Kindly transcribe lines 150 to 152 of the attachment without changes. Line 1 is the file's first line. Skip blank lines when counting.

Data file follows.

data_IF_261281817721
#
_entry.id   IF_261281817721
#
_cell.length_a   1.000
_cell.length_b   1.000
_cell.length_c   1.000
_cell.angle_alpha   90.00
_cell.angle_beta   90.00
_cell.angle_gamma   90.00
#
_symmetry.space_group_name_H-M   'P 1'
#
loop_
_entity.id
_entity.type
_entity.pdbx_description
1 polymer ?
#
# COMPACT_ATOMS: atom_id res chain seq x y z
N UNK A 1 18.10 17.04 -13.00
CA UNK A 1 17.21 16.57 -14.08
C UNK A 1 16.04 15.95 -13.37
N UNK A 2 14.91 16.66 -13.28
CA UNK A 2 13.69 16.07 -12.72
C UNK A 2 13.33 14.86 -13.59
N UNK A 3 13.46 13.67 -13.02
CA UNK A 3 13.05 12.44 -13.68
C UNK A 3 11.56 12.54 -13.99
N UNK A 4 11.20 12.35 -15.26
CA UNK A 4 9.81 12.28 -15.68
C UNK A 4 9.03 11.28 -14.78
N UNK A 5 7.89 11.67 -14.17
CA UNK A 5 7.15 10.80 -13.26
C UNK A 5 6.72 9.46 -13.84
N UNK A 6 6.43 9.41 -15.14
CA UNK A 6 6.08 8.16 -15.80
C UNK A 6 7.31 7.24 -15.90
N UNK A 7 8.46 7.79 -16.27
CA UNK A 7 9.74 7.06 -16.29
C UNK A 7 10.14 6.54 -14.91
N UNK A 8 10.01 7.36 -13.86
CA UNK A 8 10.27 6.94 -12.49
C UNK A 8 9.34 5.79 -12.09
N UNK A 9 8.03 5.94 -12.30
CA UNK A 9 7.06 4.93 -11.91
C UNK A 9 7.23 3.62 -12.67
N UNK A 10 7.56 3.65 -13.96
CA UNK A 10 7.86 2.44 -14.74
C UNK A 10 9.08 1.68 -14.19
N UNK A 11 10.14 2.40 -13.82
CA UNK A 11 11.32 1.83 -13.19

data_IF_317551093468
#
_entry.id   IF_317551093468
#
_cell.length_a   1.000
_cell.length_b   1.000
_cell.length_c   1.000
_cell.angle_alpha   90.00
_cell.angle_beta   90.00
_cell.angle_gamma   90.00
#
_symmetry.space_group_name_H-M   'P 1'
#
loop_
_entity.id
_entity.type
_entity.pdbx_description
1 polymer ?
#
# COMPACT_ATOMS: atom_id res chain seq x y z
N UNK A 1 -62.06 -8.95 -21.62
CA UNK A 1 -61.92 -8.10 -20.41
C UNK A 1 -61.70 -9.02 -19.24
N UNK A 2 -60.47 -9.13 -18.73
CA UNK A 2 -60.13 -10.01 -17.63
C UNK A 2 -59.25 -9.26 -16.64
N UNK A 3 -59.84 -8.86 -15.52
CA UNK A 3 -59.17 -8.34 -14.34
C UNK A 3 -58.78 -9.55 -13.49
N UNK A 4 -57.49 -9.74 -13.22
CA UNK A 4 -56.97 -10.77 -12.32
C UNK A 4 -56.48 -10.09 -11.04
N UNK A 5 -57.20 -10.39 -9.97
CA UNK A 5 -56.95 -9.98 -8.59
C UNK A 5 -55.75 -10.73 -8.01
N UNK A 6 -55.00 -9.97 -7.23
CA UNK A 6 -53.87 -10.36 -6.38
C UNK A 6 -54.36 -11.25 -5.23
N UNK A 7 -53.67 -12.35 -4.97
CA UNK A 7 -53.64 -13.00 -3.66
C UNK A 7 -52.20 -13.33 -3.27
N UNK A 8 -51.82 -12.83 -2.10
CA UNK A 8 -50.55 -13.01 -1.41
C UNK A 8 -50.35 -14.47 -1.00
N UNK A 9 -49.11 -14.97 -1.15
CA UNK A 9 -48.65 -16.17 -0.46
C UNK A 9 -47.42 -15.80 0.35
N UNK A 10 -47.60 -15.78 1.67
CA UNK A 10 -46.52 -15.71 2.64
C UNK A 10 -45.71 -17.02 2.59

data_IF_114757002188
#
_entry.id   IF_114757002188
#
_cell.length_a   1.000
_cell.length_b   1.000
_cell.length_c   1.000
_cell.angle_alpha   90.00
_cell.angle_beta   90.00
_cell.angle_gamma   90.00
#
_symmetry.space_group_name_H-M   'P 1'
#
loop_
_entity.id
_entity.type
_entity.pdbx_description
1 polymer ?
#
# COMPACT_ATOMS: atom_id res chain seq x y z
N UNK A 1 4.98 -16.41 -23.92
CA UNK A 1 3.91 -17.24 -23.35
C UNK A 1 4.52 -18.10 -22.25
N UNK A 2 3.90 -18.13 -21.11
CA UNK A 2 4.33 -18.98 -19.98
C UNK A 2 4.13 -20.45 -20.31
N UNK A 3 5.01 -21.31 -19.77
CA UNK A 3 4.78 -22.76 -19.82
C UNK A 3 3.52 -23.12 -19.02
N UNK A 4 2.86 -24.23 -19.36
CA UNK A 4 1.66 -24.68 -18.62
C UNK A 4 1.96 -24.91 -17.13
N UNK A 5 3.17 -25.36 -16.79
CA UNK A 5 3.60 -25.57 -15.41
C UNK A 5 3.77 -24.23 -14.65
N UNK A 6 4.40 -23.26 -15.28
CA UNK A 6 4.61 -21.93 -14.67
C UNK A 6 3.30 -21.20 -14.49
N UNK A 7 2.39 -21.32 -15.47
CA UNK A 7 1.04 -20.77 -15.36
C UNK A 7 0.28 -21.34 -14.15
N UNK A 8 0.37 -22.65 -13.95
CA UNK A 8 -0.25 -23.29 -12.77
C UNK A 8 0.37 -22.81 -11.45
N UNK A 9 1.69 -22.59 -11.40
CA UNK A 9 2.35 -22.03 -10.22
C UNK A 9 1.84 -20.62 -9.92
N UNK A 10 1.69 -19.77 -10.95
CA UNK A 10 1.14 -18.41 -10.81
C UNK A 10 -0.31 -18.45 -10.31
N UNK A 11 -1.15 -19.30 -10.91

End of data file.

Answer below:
N UNK A 10 1.69 -19.77 -10.95
CA UNK A 10 1.14 -18.41 -10.81
C UNK A 10 -0.31 -18.45 -10.31